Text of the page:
Stoicism was developed in simpler times. The Stoics did not have electricity, the internet or social media. The day-to-day challenges faced in ancient times, however, are rooted in the same fundamental principles as those faced in today’s society. Self-doubt, anxiousness, concern for what others think about us, the highs and lows of whatever the day has in store. But what impact has the faced-paced, opinionated, ego-centric cauldron of social media had on the ability of one to focus on Stoic pillars such as the things in our control and how to live in the now?
Here, we’re going to look at some of the features of social media that make being a practicing Stoic in the modern day a little challenging.
Does social media make us less stoic?
Social media is addictive
There are countless studies that demonstrate the addictiveness of social media. The release of hormones such as dopamine and serotonin makes social media as addictive as some recreational drugs.
Once we are addicted to something, we have a dependence on it. Dependence, whether physical or psychological, means that we have lost control of a part of our lives. We are no longer ourselves without whatever it is we’re addicted to. This makes being reliant upon oneself, and only oneself, to find contentment impossible.
Social media wants us to react (and it knows how to get us to)
The majority of social networks adopt an algorithm to ensure you’re shown the most relevant content at any given time. This is because social networks rely on users being engaged and spending long, active periods on their platforms.
One of the best ways for social networks, like Facebook, to judge relevance is to log your previous behaviour patterns and those of your closest peers. Facebook even gives its users the ability to ‘react’ to posts in a variety of ways to encourage as much engagement as possible. Facebook wants you to see content and ‘react’ to it by engaging with it in some way – almost everything about the key social networks is designed for this purpose.
As a practicing Stoic, we try hard not to react; instead to carefully choose our response, if there is one at all.
Social media is highly opinionated
One way to gain traction and exposure on social media is to express strong opinions about a topic. Strong opinions are met with ‘reactions’ and, therefore, engagements both positive and negative. It is unsurprising in light of what we’ve just discussed, that this kind of content will find its way in front of us.
Avoiding the formation of opinions is a key concept within Stoicism. However, the constant stream of opinions flooding our social feeds normalises strong, sometimes divisive opinion-making, and it can make it harder for us to know our own mind.
Social media make us self-important
Social networks have given individuals a greater sense of personal brand and their importance amongst society. Knowing that we can capture our every move and share our innermost thoughts with complete strangers can give us the sense that these are important to other people.
We are but humans. Apes that have evolved to communicate, trade, and develop infrastructure and technology. There are eight billion of us on a planet in a galaxy of 1000 billion planets. Social media prevents us seeing the bigger picture by giving us an inflated sense of our own influence on the world. It gives us more of an ego and ego is the enemy.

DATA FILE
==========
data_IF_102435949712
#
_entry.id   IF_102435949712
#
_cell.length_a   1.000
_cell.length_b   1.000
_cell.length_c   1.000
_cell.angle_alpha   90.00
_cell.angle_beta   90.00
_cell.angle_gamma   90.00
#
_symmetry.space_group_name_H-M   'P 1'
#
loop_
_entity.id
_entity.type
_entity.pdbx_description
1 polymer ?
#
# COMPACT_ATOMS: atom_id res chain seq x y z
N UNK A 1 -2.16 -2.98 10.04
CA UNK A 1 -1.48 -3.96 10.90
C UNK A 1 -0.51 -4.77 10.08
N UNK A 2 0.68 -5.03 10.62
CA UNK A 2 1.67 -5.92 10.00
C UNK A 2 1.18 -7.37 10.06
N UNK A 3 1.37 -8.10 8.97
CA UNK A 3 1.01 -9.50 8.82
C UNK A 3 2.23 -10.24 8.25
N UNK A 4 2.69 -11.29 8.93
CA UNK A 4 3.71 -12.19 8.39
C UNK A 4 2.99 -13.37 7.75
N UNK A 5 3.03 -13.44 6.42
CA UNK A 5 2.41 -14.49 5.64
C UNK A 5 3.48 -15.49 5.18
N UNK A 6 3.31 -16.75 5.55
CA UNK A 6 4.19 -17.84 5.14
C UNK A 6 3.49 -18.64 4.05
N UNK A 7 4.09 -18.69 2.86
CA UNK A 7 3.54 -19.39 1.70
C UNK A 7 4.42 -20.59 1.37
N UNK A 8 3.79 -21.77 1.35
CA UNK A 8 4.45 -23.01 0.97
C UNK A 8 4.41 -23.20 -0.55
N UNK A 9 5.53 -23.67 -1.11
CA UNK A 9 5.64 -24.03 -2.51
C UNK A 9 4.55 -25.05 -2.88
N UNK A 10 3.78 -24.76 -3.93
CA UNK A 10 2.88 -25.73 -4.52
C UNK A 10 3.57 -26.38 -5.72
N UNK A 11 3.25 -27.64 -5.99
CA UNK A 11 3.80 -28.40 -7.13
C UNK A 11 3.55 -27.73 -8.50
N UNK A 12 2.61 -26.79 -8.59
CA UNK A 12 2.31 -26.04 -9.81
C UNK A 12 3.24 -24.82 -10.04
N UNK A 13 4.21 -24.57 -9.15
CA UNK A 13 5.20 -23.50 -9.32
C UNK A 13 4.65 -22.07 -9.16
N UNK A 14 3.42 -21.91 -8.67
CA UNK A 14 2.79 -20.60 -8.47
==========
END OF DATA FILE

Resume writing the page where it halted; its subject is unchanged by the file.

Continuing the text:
Social media makes us compare ourselves, often negatively
Paradoxically, whilst social media inflates our self-importance and sense of ego, it seems to make us feel less adequate and creates a sense of inferiority. It is natural for us to make comparisons with other people. Their physical attributes, their financial success, their lifestyle.
However, social media is an edited, filtered and photoshopped version of someone’s true existence. It is also the case that we are shown the highlights from hundreds of people in our network, plus those relevant pieces from outside our network. It means we’re comparing our everyday life to a tiny proportion of highly polished, carefully curated material. It could be easy to feel that we are the only ones not achieving anything in a given day or week.
This amounts to an increase in external influences and pressures that we have to fend off.
Social media makes us less mindful, tranquil and thoughtful
The fast pace of consumption on social media has many effects on the way we process information. Scrolling through feeds on social media means the brain engages with content on a highly superficial level, scanning hundreds of headlines and images per minute.
In the world of digital marketing, the goal is to create “thumb-stopping content” that compels users to actually stop and think more analytically about what they’re looking at. It’s another well-documented phenomenon that social media use shortens one’s attention span as we hunt for the instant gratification an amusing story or social engagement provides.
Scrolling social media is not a relaxing activity. Social media is busy and fleeting. Relaxation and contemplation are not encouraged by the design of the social networks.
There are many reasons that social media can make being stoic challenging, but this is the way of the modern world. Technology has shifted our expectations and some of the issues that plagued the ancient Stoics will no longer be of concern today. It’s important to appreciate that the internet and social media has given rise to many first world problems, however, they might still affect our contentment on a fundamental level.
Gaining control over social media and smart devices is an important start. Being able to take a step back and see the impact they have on our life and psyche is the next step. Understanding the issues for what they are is the first step to remaining stoic in the face of the fast, imposing and addictive world of social media.